Smoking during pregnancy can lead to serious health consequences for women and their babies. Given the risks, understanding the factors that influence maternal smoking during pregnancy is critical. In the United States, 10.7% of pregnant women smoke, though prevalence varies by region.
The neighborhood in which a woman lives may influence whether or not she smokes. Certain factors that compose a neighborhood, specifically median income and the density of stores that sell tobacco, are associated with negative health behaviors (smoking and inability to quit smoking) and health outcomes (lower life expectancy). Understanding the factors that influence tobacco use may provide insight into helping women avoid smoking before they become pregnant and assisting them to stop once they become pregnant.
Recently, we studied the relationship between tobacco store density, neighborhood socioeconomic status, and smoking during pregnancy. We found that high tobacco store density of a neighborhood, independent of neighborhood median income and racial composition, was associated with higher smoking rates for pregnant women living in Baltimore City. Ours is the first study to demonstrate the association between the clustering of tobacco retail outlets and smoking patterns of pregnant women. In our final adjusted model, for every one unit increase in tobacco store density per 10,000 persons, we found a 10% increase in women smoking while pregnant.
We found that high tobacco store density of a neighborhood, independent of neighborhood median income and racial composition, was associated with higher smoking rates for pregnant women living in Baltimore City.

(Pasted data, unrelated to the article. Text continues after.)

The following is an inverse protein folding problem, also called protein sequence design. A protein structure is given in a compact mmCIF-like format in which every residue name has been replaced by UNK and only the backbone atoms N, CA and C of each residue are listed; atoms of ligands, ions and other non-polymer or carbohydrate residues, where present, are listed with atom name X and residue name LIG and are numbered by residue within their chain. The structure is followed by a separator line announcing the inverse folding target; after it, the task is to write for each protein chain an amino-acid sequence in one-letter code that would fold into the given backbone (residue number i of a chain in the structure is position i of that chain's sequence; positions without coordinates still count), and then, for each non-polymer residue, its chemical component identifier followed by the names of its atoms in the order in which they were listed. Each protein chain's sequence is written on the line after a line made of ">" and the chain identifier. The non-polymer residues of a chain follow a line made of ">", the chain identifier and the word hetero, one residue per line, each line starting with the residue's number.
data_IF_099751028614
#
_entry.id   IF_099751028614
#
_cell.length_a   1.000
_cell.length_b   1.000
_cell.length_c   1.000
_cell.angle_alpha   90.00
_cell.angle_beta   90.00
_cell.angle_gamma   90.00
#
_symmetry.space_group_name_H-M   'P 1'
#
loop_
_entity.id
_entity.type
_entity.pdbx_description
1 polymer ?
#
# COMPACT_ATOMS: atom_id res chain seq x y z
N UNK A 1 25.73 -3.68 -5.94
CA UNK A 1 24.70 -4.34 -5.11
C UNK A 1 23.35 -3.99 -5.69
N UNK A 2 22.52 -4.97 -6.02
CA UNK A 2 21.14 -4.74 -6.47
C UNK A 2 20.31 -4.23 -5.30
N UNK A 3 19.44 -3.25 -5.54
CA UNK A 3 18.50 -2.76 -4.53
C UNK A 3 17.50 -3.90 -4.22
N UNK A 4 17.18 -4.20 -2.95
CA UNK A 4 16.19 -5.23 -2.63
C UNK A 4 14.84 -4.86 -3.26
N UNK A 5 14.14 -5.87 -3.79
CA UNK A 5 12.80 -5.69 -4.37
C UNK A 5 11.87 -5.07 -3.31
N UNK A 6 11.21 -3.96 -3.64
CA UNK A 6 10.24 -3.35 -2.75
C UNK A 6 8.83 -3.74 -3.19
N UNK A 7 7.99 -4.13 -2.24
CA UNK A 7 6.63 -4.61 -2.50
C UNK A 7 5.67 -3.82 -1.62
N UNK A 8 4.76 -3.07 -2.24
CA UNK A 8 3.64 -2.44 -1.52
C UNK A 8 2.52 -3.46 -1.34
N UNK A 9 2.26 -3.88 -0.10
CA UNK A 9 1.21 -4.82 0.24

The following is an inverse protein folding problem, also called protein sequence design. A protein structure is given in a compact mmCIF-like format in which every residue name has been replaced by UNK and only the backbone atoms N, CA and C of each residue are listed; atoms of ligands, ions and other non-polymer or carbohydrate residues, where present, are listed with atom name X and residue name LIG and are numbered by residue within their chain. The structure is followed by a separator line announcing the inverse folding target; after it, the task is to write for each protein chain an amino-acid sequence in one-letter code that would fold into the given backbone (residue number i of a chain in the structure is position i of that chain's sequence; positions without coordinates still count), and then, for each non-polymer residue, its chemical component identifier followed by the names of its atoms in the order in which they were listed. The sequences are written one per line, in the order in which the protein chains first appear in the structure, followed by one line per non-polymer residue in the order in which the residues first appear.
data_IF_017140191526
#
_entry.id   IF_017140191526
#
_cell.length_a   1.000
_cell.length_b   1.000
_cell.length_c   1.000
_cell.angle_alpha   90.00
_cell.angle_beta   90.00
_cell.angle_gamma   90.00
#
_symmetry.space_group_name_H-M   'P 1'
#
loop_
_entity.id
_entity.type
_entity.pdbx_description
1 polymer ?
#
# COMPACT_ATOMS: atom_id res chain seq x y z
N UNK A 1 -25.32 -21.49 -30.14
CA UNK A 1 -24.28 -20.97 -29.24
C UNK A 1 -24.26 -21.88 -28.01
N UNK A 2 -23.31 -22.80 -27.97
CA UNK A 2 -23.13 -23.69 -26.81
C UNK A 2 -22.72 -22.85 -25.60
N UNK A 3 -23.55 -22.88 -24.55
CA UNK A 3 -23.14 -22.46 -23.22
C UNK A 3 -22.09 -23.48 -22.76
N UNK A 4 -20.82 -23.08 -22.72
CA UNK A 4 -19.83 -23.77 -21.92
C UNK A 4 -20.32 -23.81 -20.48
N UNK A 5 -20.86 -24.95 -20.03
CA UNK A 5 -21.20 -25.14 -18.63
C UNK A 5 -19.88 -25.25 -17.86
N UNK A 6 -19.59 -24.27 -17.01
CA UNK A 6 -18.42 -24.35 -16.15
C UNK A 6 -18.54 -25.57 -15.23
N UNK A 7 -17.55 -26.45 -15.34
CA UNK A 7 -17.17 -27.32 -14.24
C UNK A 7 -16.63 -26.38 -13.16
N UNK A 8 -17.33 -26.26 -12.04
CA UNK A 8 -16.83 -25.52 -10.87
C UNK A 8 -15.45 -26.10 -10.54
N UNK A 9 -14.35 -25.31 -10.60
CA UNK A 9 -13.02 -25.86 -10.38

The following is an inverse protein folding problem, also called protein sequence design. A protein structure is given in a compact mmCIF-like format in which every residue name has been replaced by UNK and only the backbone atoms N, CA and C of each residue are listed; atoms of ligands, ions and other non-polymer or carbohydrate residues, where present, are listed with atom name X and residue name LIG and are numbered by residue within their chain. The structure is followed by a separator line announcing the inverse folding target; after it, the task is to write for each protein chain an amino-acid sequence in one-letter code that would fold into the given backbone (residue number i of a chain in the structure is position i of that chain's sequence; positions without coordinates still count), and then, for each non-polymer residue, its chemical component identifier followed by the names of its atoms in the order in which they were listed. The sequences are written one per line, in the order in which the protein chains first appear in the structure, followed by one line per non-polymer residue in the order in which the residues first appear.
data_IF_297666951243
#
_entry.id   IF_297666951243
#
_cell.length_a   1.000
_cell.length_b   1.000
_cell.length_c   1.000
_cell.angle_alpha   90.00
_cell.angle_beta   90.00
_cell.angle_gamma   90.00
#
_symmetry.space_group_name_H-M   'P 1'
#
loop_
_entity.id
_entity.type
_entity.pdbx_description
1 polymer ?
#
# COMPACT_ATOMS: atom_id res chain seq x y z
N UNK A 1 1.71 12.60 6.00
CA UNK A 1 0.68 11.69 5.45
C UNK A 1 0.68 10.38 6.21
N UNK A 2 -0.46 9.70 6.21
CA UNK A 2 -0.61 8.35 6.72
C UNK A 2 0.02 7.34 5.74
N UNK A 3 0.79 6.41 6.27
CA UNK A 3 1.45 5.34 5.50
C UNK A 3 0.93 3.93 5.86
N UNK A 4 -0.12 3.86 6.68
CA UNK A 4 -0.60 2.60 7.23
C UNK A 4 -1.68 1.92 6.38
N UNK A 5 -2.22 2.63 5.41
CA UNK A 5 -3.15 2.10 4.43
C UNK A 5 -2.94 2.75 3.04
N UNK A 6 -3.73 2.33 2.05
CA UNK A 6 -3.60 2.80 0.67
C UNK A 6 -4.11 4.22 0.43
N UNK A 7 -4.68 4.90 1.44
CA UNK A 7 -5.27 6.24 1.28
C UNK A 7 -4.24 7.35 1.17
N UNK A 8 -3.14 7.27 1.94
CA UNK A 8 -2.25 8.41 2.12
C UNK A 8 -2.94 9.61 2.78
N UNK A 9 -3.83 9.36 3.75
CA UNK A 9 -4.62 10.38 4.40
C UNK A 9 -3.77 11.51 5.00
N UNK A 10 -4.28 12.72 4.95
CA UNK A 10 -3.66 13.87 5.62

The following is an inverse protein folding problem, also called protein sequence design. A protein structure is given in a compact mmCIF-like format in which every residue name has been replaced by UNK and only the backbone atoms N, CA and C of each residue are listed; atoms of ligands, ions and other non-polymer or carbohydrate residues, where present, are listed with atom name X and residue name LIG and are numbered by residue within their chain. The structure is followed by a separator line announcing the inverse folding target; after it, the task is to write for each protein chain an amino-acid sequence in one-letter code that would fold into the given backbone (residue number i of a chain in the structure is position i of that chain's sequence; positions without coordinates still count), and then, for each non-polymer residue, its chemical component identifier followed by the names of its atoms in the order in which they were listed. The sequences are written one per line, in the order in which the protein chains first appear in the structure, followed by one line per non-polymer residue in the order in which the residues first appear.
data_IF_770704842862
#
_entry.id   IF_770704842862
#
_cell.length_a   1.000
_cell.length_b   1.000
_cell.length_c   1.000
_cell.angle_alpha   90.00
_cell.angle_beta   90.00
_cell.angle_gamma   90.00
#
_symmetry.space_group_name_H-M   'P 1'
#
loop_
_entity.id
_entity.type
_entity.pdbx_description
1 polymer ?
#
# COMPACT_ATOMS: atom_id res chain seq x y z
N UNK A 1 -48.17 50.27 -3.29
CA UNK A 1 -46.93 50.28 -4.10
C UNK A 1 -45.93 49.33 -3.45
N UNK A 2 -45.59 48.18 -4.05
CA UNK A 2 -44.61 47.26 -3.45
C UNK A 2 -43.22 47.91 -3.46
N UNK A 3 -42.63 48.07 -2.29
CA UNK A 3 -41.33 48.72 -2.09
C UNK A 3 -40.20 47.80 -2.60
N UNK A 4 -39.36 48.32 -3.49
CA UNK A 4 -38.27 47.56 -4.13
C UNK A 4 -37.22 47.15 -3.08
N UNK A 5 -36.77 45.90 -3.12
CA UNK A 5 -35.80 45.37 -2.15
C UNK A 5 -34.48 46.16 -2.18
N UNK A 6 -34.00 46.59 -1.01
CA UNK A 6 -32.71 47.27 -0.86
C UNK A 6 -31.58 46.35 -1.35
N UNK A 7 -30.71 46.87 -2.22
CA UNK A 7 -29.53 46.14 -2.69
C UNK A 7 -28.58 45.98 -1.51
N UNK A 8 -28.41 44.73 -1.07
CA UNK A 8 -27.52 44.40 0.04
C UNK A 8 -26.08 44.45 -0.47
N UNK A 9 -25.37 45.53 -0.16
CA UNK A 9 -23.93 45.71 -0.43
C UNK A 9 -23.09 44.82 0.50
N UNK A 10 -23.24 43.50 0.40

Nicotine addiction worsens during pregnancy due to hormonal impacts on the CYP2A6 enzyme (responsible for nicotine addiction). Therefore, pregnant women often smoke more. The proximity of tobacco retail outlets likely contributes to ongoing smoking and creates challenges for quitting.
From a public health perspective, reducing neighborhood tobacco store density may curb smoking during pregnancy. Regulation of alcohol outlets in communities has been shown to decrease residents’ alcohol use. Implementing similar tobacco density regulations would allow us to measure the impact on smoking habits of all community members, including pregnant women. Successful reductions in smoking prevalence would be in accordance with the Family Smoking Prevention and Tobacco Control act of 2009, created to promote future public health policies related to tobacco sales for the United States. Public health policies to reduce tobacco store density in communities would also extend laws impacting tobacco access and use. Advocacy for policies regulating tobacco store distribution in neighborhoods and communities will help us achieve public health tobacco-related goals.
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